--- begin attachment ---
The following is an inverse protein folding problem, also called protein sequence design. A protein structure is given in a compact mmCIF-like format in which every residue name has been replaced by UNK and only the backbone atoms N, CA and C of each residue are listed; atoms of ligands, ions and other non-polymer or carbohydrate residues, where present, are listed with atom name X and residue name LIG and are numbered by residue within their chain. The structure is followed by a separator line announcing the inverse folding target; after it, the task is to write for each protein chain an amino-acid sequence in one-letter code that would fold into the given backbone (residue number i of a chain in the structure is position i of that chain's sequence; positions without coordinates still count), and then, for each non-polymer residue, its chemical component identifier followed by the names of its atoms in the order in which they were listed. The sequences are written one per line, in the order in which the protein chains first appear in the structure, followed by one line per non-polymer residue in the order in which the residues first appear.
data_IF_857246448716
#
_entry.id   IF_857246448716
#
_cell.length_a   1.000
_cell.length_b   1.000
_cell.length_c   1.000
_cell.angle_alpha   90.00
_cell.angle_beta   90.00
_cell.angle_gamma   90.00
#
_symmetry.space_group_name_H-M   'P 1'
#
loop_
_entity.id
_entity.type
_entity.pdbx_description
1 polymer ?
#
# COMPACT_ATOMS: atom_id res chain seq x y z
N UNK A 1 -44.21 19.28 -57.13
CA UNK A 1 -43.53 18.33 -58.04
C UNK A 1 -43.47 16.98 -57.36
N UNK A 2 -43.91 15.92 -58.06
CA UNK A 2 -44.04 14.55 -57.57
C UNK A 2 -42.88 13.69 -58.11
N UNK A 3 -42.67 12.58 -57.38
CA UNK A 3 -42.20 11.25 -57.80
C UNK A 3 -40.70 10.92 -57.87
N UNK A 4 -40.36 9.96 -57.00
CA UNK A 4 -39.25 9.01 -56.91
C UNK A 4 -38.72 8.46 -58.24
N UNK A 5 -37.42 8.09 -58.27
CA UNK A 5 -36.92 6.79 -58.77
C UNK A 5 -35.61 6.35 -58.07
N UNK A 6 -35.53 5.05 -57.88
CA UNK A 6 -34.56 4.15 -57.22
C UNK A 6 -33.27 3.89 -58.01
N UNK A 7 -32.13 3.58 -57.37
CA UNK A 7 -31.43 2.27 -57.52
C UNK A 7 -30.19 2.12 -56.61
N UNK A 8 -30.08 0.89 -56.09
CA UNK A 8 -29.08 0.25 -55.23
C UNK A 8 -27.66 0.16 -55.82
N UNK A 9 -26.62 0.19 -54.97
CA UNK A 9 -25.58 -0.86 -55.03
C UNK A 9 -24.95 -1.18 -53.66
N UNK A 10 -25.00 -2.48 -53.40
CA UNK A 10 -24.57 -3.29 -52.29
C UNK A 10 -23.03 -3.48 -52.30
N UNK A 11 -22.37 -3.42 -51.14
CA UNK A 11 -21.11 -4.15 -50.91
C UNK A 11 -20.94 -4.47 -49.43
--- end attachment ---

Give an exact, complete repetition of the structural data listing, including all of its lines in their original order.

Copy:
The following is an inverse protein folding problem, also called protein sequence design. A protein structure is given in a compact mmCIF-like format in which every residue name has been replaced by UNK and only the backbone atoms N, CA and C of each residue are listed; atoms of ligands, ions and other non-polymer or carbohydrate residues, where present, are listed with atom name X and residue name LIG and are numbered by residue within their chain. The structure is followed by a separator line announcing the inverse folding target; after it, the task is to write for each protein chain an amino-acid sequence in one-letter code that would fold into the given backbone (residue number i of a chain in the structure is position i of that chain's sequence; positions without coordinates still count), and then, for each non-polymer residue, its chemical component identifier followed by the names of its atoms in the order in which they were listed. The sequences are written one per line, in the order in which the protein chains first appear in the structure, followed by one line per non-polymer residue in the order in which the residues first appear.
data_IF_857246448716
#
_entry.id   IF_857246448716
#
_cell.length_a   1.000
_cell.length_b   1.000
_cell.length_c   1.000
_cell.angle_alpha   90.00
_cell.angle_beta   90.00
_cell.angle_gamma   90.00
#
_symmetry.space_group_name_H-M   'P 1'
#
loop_
_entity.id
_entity.type
_entity.pdbx_description
1 polymer ?
#
# COMPACT_ATOMS: atom_id res chain seq x y z
N UNK A 1 -44.21 19.28 -57.13
CA UNK A 1 -43.53 18.33 -58.04
C UNK A 1 -43.47 16.98 -57.36
N UNK A 2 -43.91 15.92 -58.06
CA UNK A 2 -44.04 14.55 -57.57
C UNK A 2 -42.88 13.69 -58.11
N UNK A 3 -42.67 12.58 -57.38
CA UNK A 3 -42.20 11.25 -57.80
C UNK A 3 -40.70 10.92 -57.87
N UNK A 4 -40.36 9.96 -57.00
CA UNK A 4 -39.25 9.01 -56.91
C UNK A 4 -38.72 8.46 -58.24
N UNK A 5 -37.42 8.09 -58.27
CA UNK A 5 -36.92 6.79 -58.77
C UNK A 5 -35.61 6.35 -58.07
N UNK A 6 -35.53 5.05 -57.88
CA UNK A 6 -34.56 4.15 -57.22
C UNK A 6 -33.27 3.89 -58.01
N UNK A 7 -32.13 3.58 -57.37
CA UNK A 7 -31.43 2.27 -57.52
C UNK A 7 -30.19 2.12 -56.61
N UNK A 8 -30.08 0.89 -56.09
CA UNK A 8 -29.08 0.25 -55.23
C UNK A 8 -27.66 0.16 -55.82
N UNK A 9 -26.62 0.19 -54.97
CA UNK A 9 -25.58 -0.86 -55.03
C UNK A 9 -24.95 -1.18 -53.66
N UNK A 10 -25.00 -2.48 -53.40
CA UNK A 10 -24.57 -3.29 -52.29
C UNK A 10 -23.03 -3.48 -52.30
N UNK A 11 -22.37 -3.42 -51.14
CA UNK A 11 -21.11 -4.15 -50.91
C UNK A 11 -20.94 -4.47 -49.43